Shadow of the Fox by Julie Kagawa

36689527Publication Date: 2 October 2018
Publisher: Harlequin Teen
Format: eBook, ARC
Pages: 409
ISBN: 1488097224


One thousand years ago, the great Kami Dragon was summoned to grant a single terrible wish—and the land of Iwagoto was plunged into an age of darkness and chaos.

Now, for whoever holds the Scroll of a Thousand Prayers, a new wish will be granted. A new age is about to dawn.

Raised by monks in the isolated Silent Winds temple, Yumeko has trained all her life to hide her yokai nature. Half kitsune, half human, her skill with illusion is matched only by her penchant for mischief. Until the day her home is burned to the ground, her adoptive family is brutally slain and she is forced to flee for her life with the temple’s greatest treasure—one part of the ancient scroll.

There are many who would claim the dragon’s wish for their own. Kage Tatsumi, a mysterious samurai of the Shadow Clan, is one such hunter, under orders to retrieve the scroll…at any cost. Fate brings Kage and Yumeko together. With a promise to lead him to the scroll, an uneasy alliance is formed, offering Yumeko her best hope for survival. But he seeks what she has hidden away, and her deception could ultimately tear them both apart.

With an army of demons at her heels and the unlikeliest of allies at her side, Yumeko’s secrets are more than a matter of life or death. They are the key to the fate of the world itself.


I received a copy of this book from NetGalley in exchange for an honest review.


Let me get this out now, I fucking loved this book. Based on the reviews I’d read on NetGalley, I shouldn’t have liked it nearly as much as I did, but I can tell you exactly why. 1) The mindset I had going into this. I read this in one sitting on a Friday night, after an incredibly stressful week, so my attitude going in was simply hoping for a good time. I wasn’t in the mood to be overly critical like I sometimes am. 2) This book is ANIME AS FUCK. And as the girl who was president of her high school’s anime club, I was here for it.

How is it like anime, you ask? Well let me tell you. We have our main female character Yumeko, a bubbly air-headed kitsune, who’s tasked finding a hidden shrine while keeping a secret map safe from bad guys. Then we’ve got Tatsumi, the edgy angsty main male character who’s half possessed by a demon sword. As the first book in the trilogy, this is the party building arc of the story. As our MCs journey, they encounter along the way: the drunken disgraced samurai who doubles as comic relief, the aloof nobleman swordsman (WHO HAS WHITE HAIR), and the angry shrine maiden and her shrine guardian familiars. Is this starting to sound familiar yet? There’s even the we’re-not-going-to-let-you-do-this-alone-partly-because-we-have-our-own-reasons-but-also-friendship speech right before they fight the Big Bed Evil Guy! This is probably the first book I’ve read where I managed to plot out an entire 13 episode season as I read.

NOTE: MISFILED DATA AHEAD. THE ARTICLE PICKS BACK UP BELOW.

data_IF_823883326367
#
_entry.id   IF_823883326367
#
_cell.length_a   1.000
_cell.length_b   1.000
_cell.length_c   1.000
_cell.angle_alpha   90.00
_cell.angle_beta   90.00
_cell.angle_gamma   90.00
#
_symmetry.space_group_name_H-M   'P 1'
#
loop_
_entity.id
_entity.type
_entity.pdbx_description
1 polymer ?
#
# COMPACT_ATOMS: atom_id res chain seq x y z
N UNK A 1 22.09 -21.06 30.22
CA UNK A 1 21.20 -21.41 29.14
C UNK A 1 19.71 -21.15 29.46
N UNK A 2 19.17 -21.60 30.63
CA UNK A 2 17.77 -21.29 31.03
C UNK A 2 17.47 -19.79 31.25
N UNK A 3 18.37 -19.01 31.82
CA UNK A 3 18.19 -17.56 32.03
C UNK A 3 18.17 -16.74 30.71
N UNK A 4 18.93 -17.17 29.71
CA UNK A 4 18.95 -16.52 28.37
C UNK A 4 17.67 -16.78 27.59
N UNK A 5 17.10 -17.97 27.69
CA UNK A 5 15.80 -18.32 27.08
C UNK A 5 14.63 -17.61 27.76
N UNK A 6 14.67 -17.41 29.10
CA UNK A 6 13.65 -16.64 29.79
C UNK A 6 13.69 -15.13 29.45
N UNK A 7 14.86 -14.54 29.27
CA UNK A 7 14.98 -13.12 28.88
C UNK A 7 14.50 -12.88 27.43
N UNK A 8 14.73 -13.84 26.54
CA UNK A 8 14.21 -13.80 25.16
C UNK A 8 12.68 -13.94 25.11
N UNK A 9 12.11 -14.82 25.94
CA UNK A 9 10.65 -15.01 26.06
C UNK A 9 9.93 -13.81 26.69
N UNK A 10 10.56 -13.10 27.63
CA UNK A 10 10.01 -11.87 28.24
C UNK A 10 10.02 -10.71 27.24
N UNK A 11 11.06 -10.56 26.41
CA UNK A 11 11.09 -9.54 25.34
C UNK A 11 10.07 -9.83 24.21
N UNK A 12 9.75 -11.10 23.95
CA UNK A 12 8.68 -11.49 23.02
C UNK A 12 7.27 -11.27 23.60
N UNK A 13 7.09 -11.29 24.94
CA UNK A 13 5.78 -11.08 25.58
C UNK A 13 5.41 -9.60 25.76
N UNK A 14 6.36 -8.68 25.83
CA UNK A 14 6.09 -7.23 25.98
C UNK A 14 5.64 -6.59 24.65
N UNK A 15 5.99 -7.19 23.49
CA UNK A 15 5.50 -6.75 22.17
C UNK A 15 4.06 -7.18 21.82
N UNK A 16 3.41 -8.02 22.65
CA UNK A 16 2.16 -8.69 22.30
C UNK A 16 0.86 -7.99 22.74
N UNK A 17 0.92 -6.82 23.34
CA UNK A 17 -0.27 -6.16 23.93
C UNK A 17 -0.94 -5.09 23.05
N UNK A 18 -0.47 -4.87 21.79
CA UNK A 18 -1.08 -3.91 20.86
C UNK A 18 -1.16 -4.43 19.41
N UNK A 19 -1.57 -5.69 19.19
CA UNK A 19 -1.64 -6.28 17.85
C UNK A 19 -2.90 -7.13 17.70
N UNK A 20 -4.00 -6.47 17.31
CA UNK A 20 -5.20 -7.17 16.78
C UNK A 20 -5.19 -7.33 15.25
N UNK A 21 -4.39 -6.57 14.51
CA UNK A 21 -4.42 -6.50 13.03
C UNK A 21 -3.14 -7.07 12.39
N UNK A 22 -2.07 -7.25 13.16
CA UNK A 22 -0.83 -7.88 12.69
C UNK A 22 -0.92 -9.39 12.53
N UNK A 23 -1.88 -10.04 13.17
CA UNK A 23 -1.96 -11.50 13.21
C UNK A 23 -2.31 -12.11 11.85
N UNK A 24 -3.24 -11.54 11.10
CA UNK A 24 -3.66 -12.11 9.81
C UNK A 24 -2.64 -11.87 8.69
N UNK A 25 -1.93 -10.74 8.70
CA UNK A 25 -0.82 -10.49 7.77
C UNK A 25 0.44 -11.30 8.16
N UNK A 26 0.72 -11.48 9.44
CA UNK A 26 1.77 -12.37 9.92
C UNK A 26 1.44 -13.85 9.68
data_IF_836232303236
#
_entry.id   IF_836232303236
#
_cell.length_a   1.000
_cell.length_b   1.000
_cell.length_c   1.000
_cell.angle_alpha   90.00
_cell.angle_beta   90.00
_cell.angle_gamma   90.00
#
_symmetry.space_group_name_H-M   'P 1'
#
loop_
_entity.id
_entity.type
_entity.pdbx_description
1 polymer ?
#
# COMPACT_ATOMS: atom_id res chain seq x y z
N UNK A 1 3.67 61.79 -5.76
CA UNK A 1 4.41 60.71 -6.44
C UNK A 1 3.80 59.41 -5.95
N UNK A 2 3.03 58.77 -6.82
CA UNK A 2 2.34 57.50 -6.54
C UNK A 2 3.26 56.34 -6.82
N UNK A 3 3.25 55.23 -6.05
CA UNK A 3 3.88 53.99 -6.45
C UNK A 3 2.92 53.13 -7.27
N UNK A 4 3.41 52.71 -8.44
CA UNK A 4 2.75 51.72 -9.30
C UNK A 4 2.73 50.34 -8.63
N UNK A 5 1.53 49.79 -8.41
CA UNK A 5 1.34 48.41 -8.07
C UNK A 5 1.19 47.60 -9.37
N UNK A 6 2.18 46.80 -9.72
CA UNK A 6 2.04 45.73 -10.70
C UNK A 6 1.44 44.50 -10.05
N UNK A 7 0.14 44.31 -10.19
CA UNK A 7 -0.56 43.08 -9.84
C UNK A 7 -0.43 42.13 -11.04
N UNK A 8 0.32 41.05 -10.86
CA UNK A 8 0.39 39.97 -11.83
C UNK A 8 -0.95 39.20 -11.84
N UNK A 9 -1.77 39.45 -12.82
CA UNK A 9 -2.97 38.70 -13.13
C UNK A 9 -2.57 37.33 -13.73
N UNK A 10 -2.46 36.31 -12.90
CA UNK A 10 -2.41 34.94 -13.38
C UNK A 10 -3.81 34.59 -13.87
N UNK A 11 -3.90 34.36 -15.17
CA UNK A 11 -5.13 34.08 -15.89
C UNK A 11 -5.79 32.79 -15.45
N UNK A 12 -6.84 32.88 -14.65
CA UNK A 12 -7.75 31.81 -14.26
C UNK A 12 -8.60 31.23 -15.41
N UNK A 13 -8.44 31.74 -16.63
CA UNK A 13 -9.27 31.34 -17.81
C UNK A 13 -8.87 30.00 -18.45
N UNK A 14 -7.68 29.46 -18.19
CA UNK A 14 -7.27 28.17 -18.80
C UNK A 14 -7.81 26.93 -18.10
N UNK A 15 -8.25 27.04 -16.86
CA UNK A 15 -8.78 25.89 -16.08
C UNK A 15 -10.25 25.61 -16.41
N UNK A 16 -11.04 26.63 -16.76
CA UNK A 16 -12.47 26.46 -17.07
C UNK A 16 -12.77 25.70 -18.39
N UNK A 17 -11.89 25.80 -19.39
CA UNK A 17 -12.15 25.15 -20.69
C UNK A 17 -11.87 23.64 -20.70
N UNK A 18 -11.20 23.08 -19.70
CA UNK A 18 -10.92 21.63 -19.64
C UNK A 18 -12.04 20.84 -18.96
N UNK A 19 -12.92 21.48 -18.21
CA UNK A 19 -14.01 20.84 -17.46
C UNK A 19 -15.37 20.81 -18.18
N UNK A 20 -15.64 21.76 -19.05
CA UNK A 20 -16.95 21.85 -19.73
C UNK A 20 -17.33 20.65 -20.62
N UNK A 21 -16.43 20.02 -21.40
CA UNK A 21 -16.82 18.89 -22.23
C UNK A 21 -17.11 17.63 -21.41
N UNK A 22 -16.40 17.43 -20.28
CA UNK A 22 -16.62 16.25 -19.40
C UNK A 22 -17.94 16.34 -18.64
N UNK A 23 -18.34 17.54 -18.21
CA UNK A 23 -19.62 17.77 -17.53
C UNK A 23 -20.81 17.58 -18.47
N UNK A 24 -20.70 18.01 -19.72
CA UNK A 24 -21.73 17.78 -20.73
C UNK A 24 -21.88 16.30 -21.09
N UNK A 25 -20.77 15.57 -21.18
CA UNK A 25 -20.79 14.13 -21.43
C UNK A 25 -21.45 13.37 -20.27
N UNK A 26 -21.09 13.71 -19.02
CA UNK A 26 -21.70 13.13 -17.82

Of course, this book giving me a massive nostalgia trip is not the only reason why I liked it. Kagawa’s writing has this magical atmosphere to it. In between the action and the angst, there are these moments of peace where the characters take a moment to rest and appreciate the beauty of their surroundings. Kagawa writes those moments in a way I can only describe as Ghibli-esque. There are scenes that have that beautiful, calming feel that seems straight out of a Studio Ghibli movie, like when Yumeko first goes to explore the forest around her, or when Yumeko and Tatsumi encounter the Kodoma.

Another aspect I loved about this book was how unapologetically Japanese it is. The setting really invokes a feeling of feudal Japan that simply sucked me into the world. Kagawa also uses a fair amount of Japanese in the book, between describing creatures and spirits, to phrases and exclamations, and even the honorifics. Personally, I really appreciated that as those words for used, she didn’t take the time to also define them. If the reader doesn’t know what they mean, I found them pretty easy to decipher with context clues. If they’re still lost, there’s a glossary included in the back of the book.

Despite all my gushing, I recognize that this book isn’t perfect. For one, the main villain is very one-dimensional. We don’t get a lot of their motivation beyond attempting to find this map to do villainy things because villain. It’s implied that there’s other characters in the shadows that haven’t made an appearance, but so far the villain hasn’t been all that interesting. The characters themselves are relatively tropey. While that isn’t necessarily a bag thing, it’s very easy to give a five word description and the reader would more or less know how the character will act. There are a couple scenes that would probably imply a budding romance in any other book, but I honestly think Yumeko’s too much of an airhead to realize what’s going on.

Overall, I give this book a 5/5. Does it have its flaws? Yes. Do I love it regardless. Absolutely! It’s been a long long time since I’ve audibly cheered characters on as I read. I can’t wait for the sequel (and the anime adaption).

/r/Fantasy 2018 Bingo Squares:

  • Novel Featuring a Non-Western Setting
  • Subgenre: Historical Fantasy/Alternate History
  • Novel Published in 2018
  • Novel Featuring a Mountain Setting
  • Novel Featuring a God as a Character

4 thoughts on “Shadow of the Fox by Julie Kagawa

  1. I love your review for this, hahaha. I love that you called it ‘anime as fuck’ because you’re speaking my language. I just started the audiobook yesterday and am enjoying it so far! Hope I love it as much as you did.


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